It's Our Turn - A challenging week for an editorLike just about any job, there are parts of mine that are especially challenging. Especially during the political season. In the 22 years I’ve been editor, I’ve come to realize that if both political parties are angry with me, then maybe I’m doing my job. Or maybe there are lessons to be learned.
By: Al Edenloff, Alexandria Echo Press
Like just about any job, there are parts of mine that are especially challenging. Especially during the political season.
In the 22 years I’ve been editor, I’ve come to realize that if both political parties are angry with me, then maybe I’m doing my job. Or maybe there are lessons to be learned.
The latest dust-up happened last week over a column about the proposed voter ID amendment written by Echo Press columnist DuWayne Paul. When I first read the column, I thought about contacting him and suggesting another topic because if readers want to address the amendment issue, they have to abide by our paid-political-letter policy – paying 10 cents per word with a limit of 200 words. But after thinking about it some more, I decided to let the column run. I didn’t like the idea of “censoring” the newspaper’s columnists, who, as we have repeatedly told readers, do not necessarily hold the same views as the newspaper. I knew that not everyone would agree with Paul’s opinion that Minnesota’s voting system, such as its vouching process, is open to fraud, but I thought they could state their case through a paid political letter.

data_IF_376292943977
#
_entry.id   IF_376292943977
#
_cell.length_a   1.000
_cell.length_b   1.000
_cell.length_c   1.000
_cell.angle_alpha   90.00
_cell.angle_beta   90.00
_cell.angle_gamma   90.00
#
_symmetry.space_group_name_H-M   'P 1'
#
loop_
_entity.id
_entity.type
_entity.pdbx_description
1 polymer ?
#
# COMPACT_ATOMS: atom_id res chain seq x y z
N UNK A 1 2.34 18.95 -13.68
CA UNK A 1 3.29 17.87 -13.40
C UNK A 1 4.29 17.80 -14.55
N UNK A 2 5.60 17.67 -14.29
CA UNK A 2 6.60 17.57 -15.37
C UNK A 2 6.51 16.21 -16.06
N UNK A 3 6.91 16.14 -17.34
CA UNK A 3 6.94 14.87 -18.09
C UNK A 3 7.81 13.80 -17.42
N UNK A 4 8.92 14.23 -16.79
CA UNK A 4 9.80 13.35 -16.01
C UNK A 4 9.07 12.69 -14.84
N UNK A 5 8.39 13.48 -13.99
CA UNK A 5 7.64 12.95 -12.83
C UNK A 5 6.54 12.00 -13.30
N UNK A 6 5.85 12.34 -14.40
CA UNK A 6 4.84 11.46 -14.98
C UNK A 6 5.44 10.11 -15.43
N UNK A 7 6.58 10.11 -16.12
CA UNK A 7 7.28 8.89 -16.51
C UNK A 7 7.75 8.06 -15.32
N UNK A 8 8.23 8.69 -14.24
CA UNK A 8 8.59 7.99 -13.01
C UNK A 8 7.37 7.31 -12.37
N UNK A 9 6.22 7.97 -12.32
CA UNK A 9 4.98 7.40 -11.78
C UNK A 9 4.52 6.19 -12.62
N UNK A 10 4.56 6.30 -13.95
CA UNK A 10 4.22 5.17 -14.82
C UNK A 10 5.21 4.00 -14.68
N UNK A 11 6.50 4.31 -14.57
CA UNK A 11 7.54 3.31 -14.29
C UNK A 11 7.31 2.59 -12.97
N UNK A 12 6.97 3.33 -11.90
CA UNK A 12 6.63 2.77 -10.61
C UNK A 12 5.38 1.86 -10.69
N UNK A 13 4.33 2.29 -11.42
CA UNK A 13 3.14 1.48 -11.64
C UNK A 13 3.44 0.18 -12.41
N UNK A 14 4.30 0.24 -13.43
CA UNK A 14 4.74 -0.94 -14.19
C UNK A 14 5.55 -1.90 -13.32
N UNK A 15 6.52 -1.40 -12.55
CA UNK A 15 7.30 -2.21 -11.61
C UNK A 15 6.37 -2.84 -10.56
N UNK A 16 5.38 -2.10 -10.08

The backlash was strong and immediate. I received several calls and e-mails from those who demanded full apologies from Paul and the newspaper for running a column that they described as misleading, inaccurate and bordering on criminal. They also wanted to have the same amount of space to respond to the column.
Meanwhile, a group of city and township clerks were putting together a commentary about concerns they had regarding voter ID – how it could put some people’s right to vote at risk and compound their duties as election officials. They described the commentary as factual and non-partisan.
In an effort to strike a fair balance, I decided to run the clerks’ commentary, with a note at the top explaining that we were printing it in an effort to help readers gain a fuller understanding of the voter ID issue.
The backlash was strong and immediate. I received several calls and e-mails from those supporting the voter ID amendment who couldn’t believe the newspaper would run such a misleading, inaccurate and partisan commentary. They demanded an equal amount of space to respond.
It’s not been one of my favorite weeks. I feel as if I’ve been trying to douse the fires of discontent only to discover I’ve been using lighter fluid.
So here’s what I’ve decided to do. Now that each side has addressed the voter ID issue, the paid-political-letter policy will apply for any future debate on the topic. I’m also advising our columnists to stay away from the hot-button political issues until after the election.
I know that’s not going to make everybody happy, including our columnists, but I’m used to that, especially during the political season.
“It’s Our Turn” is a weekly column that rotates among members of the Echo Press editorial staff.